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Journal of Clinical Microbiology (1)
The Canadian Veterinary Journal (1)
Kalin, M (2)
Devaux, C (1)
DiFruscia, R (1)
Granath, F (1)
Granström, M (1)
Hedlund, J U (1)
Higgins, R (1)
KALIN, M. (1)
Kalin, M E (1)
Kanclerski, K (1)
Lemay, S (1)
Möllby, R (1)
Ortqvist, A B (1)
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Pneumococcal serotypes and their clinical relevance
Three cases of canine leptospirosis in Quebec.
The Canadian Veterinary Journal
Three dogs from different locations with acute renal failure were hospitalized in autumn 1996 and 1997. Leptospira interrogans serovar pomona was detected by the microscopic agglutination test. All dogs recovered after antibiotic treatment. The importance of the development of vaccines adapted to emerging serovars in dogs should be addressed.
Factors of importance for the long term prognosis after hospital treated pneumonia.
Hedlund, J U
Ortqvist, A B
BACKGROUND--Elderly patients admitted to hospital for community acquired pneumonia have a high risk of recurrence of pneumonia and of death during the years after discharge. In this study potential factors of importance for the long term prognosis after hospital treated pneumonia were retrospectively investigated. METHODS--A total of 241 patients (103 men) with a mean age of 60 (range 18-102) years discharged from hospital after treatment for community acquired pneumonia were studied. After an average follow up period of 31 months, 18 independent variables present during hospital treatment of the initial pneumonia were examined for association with the following end points: recurrence of pneumonia, death from any cause, and death from pneumonia. RESULTS--Age adjusted analysis showed that systemic treatment with corticosteroids correlated significantly with recurrence of pneumonia and with death. The presence of low serum albumin levels on admission or colonisation of the respiratory tract with Gram negative enteric bacteria seemed to be important negative prognostic factors for the outcome during pneumonia recurrences after discharge. CONCLUSIONS--Patients who are admitted to hospital with pneumonia are at risk of subsequent pneumonia and death after discharge. This risk seems to be even higher in patients who are treated with corticosteroids systemically, who have a low serum albumin level on admission, or who become colonised in the respiratory tract with Gram negative enteric bacteria during their hospital stay.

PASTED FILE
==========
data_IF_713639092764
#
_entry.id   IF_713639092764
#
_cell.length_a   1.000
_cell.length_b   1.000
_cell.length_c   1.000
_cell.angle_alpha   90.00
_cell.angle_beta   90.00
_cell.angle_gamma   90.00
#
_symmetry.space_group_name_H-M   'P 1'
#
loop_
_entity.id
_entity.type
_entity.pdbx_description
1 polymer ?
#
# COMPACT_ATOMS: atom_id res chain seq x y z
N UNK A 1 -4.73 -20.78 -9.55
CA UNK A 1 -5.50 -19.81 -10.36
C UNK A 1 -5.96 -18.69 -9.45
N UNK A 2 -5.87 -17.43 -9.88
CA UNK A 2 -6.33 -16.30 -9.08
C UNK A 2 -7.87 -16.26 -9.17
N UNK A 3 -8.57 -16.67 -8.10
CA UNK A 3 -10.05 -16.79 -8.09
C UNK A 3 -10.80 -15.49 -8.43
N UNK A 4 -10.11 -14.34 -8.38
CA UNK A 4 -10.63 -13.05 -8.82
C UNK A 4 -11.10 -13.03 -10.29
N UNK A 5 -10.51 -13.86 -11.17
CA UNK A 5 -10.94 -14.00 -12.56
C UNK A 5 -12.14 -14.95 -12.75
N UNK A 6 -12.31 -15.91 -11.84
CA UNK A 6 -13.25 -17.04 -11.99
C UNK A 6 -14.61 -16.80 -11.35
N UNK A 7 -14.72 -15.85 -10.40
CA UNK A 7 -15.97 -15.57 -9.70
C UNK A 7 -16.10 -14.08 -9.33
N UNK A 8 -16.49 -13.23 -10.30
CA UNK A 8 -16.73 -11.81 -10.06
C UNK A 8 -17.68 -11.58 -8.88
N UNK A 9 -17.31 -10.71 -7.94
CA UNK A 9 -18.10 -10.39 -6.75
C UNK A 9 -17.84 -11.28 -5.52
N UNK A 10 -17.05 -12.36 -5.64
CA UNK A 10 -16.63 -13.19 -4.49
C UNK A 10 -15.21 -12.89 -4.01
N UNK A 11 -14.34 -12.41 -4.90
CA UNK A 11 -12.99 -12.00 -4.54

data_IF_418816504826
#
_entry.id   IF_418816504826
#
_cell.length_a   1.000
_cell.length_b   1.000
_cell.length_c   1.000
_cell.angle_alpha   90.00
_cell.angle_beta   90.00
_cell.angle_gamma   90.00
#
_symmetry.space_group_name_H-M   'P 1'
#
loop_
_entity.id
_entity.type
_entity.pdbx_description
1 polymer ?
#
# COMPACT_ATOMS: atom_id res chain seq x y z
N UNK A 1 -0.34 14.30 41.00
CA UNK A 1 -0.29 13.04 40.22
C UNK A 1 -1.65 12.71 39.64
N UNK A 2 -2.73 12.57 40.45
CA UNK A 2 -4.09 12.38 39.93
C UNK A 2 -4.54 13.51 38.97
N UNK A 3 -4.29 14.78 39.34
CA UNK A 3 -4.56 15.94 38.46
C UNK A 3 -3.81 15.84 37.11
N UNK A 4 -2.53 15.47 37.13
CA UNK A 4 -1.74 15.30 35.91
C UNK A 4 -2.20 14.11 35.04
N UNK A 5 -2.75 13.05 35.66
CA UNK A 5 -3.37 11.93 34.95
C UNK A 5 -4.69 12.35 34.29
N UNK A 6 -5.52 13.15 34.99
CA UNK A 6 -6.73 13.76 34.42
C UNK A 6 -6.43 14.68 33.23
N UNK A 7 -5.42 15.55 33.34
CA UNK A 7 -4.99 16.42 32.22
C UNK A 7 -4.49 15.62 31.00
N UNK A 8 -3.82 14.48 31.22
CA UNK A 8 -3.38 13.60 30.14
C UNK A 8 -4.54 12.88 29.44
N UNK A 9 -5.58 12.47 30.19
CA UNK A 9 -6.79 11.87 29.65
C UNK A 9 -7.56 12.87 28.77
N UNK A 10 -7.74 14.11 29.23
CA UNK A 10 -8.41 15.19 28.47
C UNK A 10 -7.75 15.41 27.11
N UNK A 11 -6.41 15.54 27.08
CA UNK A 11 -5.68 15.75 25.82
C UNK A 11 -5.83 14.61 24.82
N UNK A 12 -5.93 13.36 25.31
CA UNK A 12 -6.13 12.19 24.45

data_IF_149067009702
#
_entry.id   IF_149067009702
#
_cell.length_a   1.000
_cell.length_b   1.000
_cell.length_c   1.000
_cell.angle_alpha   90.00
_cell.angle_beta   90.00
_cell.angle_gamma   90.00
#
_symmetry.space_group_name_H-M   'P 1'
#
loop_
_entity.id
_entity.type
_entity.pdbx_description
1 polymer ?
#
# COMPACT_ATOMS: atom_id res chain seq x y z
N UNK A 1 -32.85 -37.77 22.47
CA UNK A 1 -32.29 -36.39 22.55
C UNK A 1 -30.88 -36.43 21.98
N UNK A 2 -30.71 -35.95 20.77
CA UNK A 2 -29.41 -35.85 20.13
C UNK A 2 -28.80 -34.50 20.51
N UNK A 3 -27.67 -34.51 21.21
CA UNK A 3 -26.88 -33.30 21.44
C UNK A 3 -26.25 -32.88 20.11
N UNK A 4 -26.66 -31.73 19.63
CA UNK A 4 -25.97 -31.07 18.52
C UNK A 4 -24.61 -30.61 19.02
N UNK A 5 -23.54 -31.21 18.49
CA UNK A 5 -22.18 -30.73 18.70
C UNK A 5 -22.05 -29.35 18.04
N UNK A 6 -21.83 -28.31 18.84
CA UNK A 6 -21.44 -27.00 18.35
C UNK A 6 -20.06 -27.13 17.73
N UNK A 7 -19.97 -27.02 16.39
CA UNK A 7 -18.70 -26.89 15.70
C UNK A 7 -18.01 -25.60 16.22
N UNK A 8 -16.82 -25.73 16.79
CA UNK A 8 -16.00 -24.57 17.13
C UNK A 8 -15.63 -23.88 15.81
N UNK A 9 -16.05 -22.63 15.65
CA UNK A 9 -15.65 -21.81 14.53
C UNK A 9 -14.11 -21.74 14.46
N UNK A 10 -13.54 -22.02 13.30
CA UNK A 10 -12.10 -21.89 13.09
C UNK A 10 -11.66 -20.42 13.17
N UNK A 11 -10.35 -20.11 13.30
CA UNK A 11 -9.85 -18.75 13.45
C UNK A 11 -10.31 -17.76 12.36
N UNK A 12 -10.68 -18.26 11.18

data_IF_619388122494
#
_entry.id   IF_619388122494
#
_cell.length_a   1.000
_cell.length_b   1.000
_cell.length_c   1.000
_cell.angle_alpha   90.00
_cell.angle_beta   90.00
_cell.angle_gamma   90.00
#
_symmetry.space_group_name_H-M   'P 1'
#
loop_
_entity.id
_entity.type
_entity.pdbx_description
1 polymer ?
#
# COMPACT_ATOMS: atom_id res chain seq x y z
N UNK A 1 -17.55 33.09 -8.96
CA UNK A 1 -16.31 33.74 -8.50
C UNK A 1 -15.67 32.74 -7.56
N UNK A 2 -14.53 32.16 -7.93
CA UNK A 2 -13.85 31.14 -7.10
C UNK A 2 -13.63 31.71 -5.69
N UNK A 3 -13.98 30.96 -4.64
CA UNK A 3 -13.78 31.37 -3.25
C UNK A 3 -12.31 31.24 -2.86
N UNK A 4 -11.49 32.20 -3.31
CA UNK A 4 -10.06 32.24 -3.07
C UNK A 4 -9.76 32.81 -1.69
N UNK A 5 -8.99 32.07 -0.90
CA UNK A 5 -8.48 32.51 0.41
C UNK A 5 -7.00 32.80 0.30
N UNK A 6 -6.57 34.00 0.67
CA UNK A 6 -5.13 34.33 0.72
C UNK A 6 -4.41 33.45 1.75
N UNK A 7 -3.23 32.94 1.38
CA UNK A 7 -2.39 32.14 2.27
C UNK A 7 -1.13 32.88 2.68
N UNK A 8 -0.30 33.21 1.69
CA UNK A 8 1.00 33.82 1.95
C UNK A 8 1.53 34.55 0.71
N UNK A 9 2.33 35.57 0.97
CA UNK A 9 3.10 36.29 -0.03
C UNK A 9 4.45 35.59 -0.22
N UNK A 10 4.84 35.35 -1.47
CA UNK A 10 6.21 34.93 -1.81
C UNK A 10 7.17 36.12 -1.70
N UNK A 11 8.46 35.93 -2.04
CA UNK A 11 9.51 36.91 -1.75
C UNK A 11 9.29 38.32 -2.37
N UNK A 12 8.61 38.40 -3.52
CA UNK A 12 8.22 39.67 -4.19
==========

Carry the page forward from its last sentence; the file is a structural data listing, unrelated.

Diagnosis of pneumococcal pneumonia by enzyme-linked immunosorbent assay of antibodies to pneumococcal hemolysin (pneumolysin).
Journal of Clinical Microbiology
An enzyme-linked immunosorbent assay (ELISA) with a highly purified pneumolysin as the antigen was evaluated for serological diagnosis of pneumococcal pneumonia. One hundred four healthy controls were tested, and the specificity of the test was set to 95%. In samples from patients with bacteremic pneumococcal pneumonia, 82% (18 of 22) were positive, i.e., at least one serum sample had a titer above the upper normal limit or at least a twofold rise in antibody titers was noted. In nonbacteremic pneumococcal pneumonia, 45% (21 of 47) of samples were positive. All sera were negative for patients with pneumonia caused by Haemophilus influenzae, Legionella pneumophila, Chlamydia psittaci, and influenza A virus. However, in patients with a diagnosis of Mycoplasma pneumoniae infection, 8 of 25 (32%) samples were positive for antibodies to pneumolysin. All sera, including those from patients with mycoplasma infection, were negative to a protein control antigen by ELISA. Serum immunoglobulin G response to pneumolysin as measured by ELISA might thus be an aid in the laboratory diagnosis of pneumococcal pneumonia. This assay may also help to further elucidate the occurrence of dual infections with pneumococci.
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